No, the ACE does not include an explicit BC-MT mode. However, with the Mini-ACE bus controller mode, you essentially get a monitor for "free." In the ACE's BC message block, all of the words of a message are stored: that is, the BC's Command Word, the RT's Status Word (including both status words for an RT-to-RT transfer), and any and all Data Words transmitted by the BC or the RT. In addition, the Mini-ACE will flag any error condi-

tions: either failure of its own loopback test, and/or any no responses or errors in responses from RTs. So, in essence, you're getting all the functions of a bus monitor with the ACE's BC mode. Also, the Mini-ACE does include a combined RT/Monitor mode. In this mode, the ACE operates as a full-function RT for one RT address, and a selective message monitor for all other RT addresses.

For synchronizing between two MiniACEs, the external trigger is probably a good mechanism to use. To use the external trigger feature, you need to program bits 8, 7, and 6 of Configuration Register #1 as follows:

Bit 8 (FRAME AUTO-REPEAT):

logic "1"

Bit 7 (EXTERNAL TRIGGER ENABLED):

 logic "1"

Bit 6 (INTERNAL TRIGGER ENABLED):

logic "0"

This will configure the Mini-ACE for a "single frame," such that each frame may be initiated by a rising edge to the EXT_TRIG input signal, or by a software start command. The EXT_TRIG input signals should be connected together to a circuit generating this rising edge. By so doing, the Synchronize mode commands from the two Mini-ACEs will be very tightly synchronized.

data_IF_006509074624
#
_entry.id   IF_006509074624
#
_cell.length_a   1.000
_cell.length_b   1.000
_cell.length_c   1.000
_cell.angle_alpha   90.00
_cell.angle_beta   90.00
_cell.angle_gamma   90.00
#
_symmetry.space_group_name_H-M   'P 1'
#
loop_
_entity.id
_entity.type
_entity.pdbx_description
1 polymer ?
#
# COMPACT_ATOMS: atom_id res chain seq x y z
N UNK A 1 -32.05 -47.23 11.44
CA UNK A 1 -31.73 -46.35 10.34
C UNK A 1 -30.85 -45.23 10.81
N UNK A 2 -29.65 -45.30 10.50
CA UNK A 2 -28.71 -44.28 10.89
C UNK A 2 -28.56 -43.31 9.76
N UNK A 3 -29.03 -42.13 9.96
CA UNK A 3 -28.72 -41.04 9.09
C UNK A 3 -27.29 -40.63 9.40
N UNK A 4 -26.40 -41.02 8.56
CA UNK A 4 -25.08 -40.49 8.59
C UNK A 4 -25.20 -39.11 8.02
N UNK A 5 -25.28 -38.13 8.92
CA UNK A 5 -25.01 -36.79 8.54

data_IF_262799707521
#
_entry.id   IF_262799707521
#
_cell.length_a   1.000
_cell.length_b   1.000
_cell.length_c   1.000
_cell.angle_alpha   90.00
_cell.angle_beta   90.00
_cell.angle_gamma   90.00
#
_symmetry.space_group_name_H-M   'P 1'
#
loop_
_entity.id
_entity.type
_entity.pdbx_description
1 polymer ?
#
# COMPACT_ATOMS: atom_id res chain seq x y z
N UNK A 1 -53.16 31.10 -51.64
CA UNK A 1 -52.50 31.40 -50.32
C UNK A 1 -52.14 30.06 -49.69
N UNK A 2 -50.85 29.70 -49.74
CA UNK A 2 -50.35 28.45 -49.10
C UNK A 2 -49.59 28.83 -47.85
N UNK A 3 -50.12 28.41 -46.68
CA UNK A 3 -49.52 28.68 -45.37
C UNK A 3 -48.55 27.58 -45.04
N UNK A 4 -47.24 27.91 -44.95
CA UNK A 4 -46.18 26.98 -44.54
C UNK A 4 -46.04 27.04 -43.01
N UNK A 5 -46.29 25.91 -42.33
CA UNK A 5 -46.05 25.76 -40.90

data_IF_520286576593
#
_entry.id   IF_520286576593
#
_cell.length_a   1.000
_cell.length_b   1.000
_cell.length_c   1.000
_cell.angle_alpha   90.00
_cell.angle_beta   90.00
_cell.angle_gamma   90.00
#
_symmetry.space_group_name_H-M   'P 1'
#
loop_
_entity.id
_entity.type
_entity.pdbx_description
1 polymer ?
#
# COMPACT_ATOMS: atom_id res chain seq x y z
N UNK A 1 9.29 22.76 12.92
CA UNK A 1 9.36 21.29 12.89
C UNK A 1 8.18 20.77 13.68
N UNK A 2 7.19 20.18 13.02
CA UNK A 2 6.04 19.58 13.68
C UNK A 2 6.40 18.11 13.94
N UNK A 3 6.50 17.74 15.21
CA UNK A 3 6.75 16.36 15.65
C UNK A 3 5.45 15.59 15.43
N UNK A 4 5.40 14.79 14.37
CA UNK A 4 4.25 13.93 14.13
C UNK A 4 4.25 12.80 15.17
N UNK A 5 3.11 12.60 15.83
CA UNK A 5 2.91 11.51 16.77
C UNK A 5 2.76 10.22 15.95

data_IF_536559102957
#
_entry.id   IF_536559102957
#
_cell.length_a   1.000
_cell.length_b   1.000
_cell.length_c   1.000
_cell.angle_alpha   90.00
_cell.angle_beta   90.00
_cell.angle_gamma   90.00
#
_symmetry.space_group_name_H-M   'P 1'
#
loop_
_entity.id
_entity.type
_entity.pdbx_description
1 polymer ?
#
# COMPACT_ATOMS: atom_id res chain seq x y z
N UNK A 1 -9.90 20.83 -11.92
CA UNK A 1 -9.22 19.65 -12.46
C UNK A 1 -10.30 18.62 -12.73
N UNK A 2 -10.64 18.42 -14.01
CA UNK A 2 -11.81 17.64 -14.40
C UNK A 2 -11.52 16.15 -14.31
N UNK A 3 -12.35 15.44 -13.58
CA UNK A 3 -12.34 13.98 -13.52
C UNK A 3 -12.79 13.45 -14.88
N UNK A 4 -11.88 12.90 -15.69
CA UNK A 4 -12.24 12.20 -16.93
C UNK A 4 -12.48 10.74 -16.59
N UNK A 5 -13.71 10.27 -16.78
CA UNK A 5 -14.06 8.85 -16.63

Alternatively, you could use the software start mechanism; i.e., writing a value of 02h to the Start/Reset Register to each of the two Mini-ACEs. As long as you perform these two write cycles within a few microseconds, the start of transmission for the two Synchronize (without data) mode commands will be tightly synchronized.

There are three methods:

  1. Hardwire RT_AD_LAT to logic "0." This will configure the RT address to be hardwired, by means of RTAD4-RTAD0 and RTADP.
  2. Hardwire RT_AD_LAT to logic "1." In this configuration, the BU-65178's RT address will be programmable by means of Configuration Register #5. Note that when you write Configuration Register #5, the RT address will be latched from the RTAD4-RTAD0 and RTADP pins, and not from the processor address bus (D15-D0). However, if you connect RTAD4 to D5 .... RTAD0 to D1, and RTADP to D0, this will allow the RT address to be software programmable.
  1. Include a circuit to provide a low-tohigh transition on the RT_AD_LAT input pin (sometime after MSTCLR has settled to logic "1"). This will cause the values presented on RTAD-4-RTAD0 and RTADP to be latched internally on this rising edge.

For the BU-65178 RT Mini-ACE, the only function of the SSFLAG/EXT_ TRIG input signal is as a SSFLAG

(Subsystem Flag) input. The "EXT_TRIG" function is not applicable to the BU-65178 RT. EXT_TRIG is a BC and Monitor function that is only applicable to the BU-61588 Mini-ACE BC/RT/MT, and the BU-61688/89 Mini-ACE Plus BC/RT/MT.

 

If SSFLAG is connected to logic "0," this will cause the Subsystem Flag bit in the RT Status word to be set to logic

"1." If SSFLAG is connected to logic "1," the value of Subsystem Flag will be determined by the software programming of Configuration Register #1. Therefore, if you don't intend to use this function, I recommend that you hard-

 

wire SSFLAG/EXT_TRIG to logic "1."

One use of the SSFLAG input is to provide a hardware mechanism for a processor watchdog timer to be able to signal to the 1553 RT that it has timed out (i.e., that the processor has hung up).

Yes. There is a way of causing the RT Status Register to update. It involves use of the Enhanced Mini-ACE's test

mode. Here's what you need to do:

  1. Cause the watchdog timer to timeout, which will cause the Enhanced Mini-ACE's SSFLAG input signal to be logic "0."
  2. Read the RT Status Word Register (register address 0E). If SUBSYSTEM FLAG, bit 2 of this register, returns logic "1," then you can skip the following steps. If this bit is logic "0," then you need to perform steps (3) through (7).